- SpongeBob’s Truth or Square (PlayStation Portable)
- Mega Man X: Command Mission (PlayStation 2)
- WWE SmackDown! Shut Your Mouth (PlayStation 2)
- In the Groove (PlayStation 2)
- Sabre Wulf (Game Boy Advance)
- Drakengard (PlayStation 2)
- Dual Hearts (PlayStation 2)
- GameCenter CX: Arino no Chousenjou 2 (Nintendo DS)
- Valkyrie Profile 2: Silmeria (PlayStation 2)
- Lumines (PlayStation Portable)
Wish This Set is a showcase for our passionate community members to write about the games they love that aren’t yet represented on the site. Is there a game you’d like to see receive an achievement set? Let us know by sending a private message to RANews. We encourage you to explain what makes the game so special to you, and you may be featured in a future issue of RANews!
SpongeBob’s Truth or Square (PlayStation Portable)
|SpongeBob’s Truth or Square||PlayStation Portable||Action|
- Write-up by: LimeJinjo
A mostly forgotten licensed game from 2009 based on a mostly forgotten SpongeBob TV special. Truth be told, it’s simply alright. Unknown to most, this game was developed by the same studio that made the now cult classic SpongeBob games, Battle for Bikini Bottom and The Movie Game. Unlike its older brothers, however, Truth or Square chooses to mostly forgo the collect-a-thon nature of its predecessors and instead focus on a more linear level design. Although the PSP version of Truth or Square is not as good as its console counterparts or Battle for Bikini Bottom, it still has its own charm. It still has its SpongeBob humor and at times can be mindless fun. An ideal set for this game would probably be just to 100% it, maybe an ambitious developer could add time challenges or no damage boss fights.
Mega Man X: Command Mission (PlayStation 2)
|Mega Man X: Command Mission||PlayStation 2||Action, Role-Playing Game|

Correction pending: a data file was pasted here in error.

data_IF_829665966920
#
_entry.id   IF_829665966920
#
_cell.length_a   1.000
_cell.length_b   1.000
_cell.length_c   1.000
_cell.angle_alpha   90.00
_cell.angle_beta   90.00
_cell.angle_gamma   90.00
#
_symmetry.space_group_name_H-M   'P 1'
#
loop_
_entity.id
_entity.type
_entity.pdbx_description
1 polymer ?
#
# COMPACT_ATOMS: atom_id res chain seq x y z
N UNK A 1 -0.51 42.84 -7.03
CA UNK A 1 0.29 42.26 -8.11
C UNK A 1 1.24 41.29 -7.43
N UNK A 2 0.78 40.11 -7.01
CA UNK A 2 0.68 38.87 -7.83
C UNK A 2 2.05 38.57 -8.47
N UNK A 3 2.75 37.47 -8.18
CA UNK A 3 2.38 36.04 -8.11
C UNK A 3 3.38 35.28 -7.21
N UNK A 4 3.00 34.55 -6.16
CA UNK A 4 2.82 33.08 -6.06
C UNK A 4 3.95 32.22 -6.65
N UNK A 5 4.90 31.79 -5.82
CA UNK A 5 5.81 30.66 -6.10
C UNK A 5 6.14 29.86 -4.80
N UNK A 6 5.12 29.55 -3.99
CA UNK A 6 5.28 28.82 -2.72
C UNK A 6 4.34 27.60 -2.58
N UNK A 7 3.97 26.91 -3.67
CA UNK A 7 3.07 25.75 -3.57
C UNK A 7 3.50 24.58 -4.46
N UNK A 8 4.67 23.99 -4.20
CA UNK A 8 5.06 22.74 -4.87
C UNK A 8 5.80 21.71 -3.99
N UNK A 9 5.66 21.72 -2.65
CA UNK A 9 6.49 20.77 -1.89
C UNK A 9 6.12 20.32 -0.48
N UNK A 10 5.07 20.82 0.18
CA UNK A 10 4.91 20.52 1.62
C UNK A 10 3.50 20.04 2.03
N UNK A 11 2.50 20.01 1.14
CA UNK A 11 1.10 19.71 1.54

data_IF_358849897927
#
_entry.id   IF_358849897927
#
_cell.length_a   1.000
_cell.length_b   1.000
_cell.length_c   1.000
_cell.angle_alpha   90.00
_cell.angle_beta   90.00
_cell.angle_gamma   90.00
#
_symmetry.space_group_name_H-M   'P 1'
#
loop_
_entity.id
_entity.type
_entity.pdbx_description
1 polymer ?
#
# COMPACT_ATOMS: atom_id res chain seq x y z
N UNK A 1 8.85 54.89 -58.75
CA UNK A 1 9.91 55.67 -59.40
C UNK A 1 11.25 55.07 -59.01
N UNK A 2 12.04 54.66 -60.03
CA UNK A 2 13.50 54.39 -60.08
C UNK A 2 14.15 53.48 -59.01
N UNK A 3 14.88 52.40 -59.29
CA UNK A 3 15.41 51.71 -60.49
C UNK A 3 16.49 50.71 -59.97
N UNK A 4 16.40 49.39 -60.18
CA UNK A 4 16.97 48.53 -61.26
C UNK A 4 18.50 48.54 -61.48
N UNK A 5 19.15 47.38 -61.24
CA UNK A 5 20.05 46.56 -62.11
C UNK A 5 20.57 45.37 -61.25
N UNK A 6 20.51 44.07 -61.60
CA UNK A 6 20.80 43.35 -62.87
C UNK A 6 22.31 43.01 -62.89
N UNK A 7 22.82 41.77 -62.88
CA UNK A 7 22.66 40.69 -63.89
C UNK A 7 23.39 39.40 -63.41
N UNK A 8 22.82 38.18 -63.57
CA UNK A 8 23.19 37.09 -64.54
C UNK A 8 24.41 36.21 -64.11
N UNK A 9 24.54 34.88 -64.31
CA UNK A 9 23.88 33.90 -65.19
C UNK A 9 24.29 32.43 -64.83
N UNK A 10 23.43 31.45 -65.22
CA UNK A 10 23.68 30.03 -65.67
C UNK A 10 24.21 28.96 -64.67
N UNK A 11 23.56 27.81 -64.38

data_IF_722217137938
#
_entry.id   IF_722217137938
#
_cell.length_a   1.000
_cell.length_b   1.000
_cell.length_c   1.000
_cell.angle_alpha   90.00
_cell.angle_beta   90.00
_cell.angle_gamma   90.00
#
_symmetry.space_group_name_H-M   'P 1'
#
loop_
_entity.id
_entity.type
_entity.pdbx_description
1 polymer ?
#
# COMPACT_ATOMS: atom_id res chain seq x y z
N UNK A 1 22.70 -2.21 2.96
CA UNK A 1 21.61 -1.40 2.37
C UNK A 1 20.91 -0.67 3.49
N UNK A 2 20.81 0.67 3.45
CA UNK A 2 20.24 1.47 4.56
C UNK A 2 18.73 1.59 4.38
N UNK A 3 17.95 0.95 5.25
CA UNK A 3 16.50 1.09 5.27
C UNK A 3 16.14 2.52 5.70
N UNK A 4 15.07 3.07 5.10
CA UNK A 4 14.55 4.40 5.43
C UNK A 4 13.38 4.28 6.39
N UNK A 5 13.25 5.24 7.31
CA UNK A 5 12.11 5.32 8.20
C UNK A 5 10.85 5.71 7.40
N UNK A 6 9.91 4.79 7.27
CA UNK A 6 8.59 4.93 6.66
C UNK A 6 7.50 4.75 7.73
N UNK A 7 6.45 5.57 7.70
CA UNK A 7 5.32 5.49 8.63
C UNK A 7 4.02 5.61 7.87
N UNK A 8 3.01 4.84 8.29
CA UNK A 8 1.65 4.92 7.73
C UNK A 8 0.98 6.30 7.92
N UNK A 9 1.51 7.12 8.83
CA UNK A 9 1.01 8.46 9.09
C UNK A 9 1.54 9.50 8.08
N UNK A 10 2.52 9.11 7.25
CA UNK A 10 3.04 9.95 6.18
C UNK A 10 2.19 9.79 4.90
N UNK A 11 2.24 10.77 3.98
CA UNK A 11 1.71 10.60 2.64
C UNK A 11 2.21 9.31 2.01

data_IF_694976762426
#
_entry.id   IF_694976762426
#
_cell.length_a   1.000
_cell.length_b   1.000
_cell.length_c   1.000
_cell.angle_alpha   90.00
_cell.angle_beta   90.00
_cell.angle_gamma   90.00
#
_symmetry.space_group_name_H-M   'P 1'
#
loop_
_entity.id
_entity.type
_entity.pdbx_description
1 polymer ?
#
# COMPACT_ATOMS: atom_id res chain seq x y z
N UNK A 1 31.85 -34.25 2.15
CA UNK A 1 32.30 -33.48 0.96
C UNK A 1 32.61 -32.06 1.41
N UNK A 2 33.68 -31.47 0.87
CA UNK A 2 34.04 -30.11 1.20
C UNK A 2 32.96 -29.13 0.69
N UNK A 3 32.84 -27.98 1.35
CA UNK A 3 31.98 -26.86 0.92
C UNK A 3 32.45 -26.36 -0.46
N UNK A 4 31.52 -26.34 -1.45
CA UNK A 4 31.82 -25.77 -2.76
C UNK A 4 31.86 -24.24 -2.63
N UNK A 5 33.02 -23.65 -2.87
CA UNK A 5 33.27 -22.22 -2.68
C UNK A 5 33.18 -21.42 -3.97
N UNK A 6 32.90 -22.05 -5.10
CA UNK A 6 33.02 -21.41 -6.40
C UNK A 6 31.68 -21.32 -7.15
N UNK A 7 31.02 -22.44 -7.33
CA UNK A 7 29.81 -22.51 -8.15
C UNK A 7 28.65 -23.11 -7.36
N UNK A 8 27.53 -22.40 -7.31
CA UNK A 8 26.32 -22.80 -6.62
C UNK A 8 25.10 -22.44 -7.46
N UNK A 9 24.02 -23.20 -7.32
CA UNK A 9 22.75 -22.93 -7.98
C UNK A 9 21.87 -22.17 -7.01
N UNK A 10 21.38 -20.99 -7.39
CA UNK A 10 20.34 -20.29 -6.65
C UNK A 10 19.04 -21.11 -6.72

- Write-up by: Chauckles
Though not the first time the Blue Bomber has taken on an RPG role, Command Mission goes in a much more traditional direction. Follow X and Zero on their trip to the artificial island Giga City, where they’ll investigate reports of a Maverick uprising and discover a new type of robot-enhancing technology, taking on foes both familiar and new in tactical turn-based combat.
What I really like about Command Mission is both the interesting ways it integrates features common to the Mega Man X series into a classic-style RPG while also introducing its own spin on the genre. Along with your primary weapon, each character can equip two “sub-weapons” that act as skills that can be used (Or tactically not used) on their turn. There are quite a few of them, making for some neat customization. Instead of collecting potions or herbs, you’ll use an expandable, refillable (and environmentally friendly) Sub Tank that the whole party shares. Each character has a special attack that’s accompanied by a Mario RPG-esque minigame. Instead of armor, you’ll equip Force Metals that enhance robots in incredible ways but give them robot cancer. Mechanically, there’s a lot going on and I love it.
Naturally, there are a ton of unlockables, secrets, and other extras that lend themselves to cool achievements. There’s a robot recruitment system where you’ll repair busted-up worker robots to send on scouting missions, a vending machine that spits out figurines, a number of superbosses, and all the usual collectable garbage you’d expect from an RPG. Overall it’s a really cool game, and I think it deserves a set.
WWE SmackDown! Shut Your Mouth (PlayStation 2)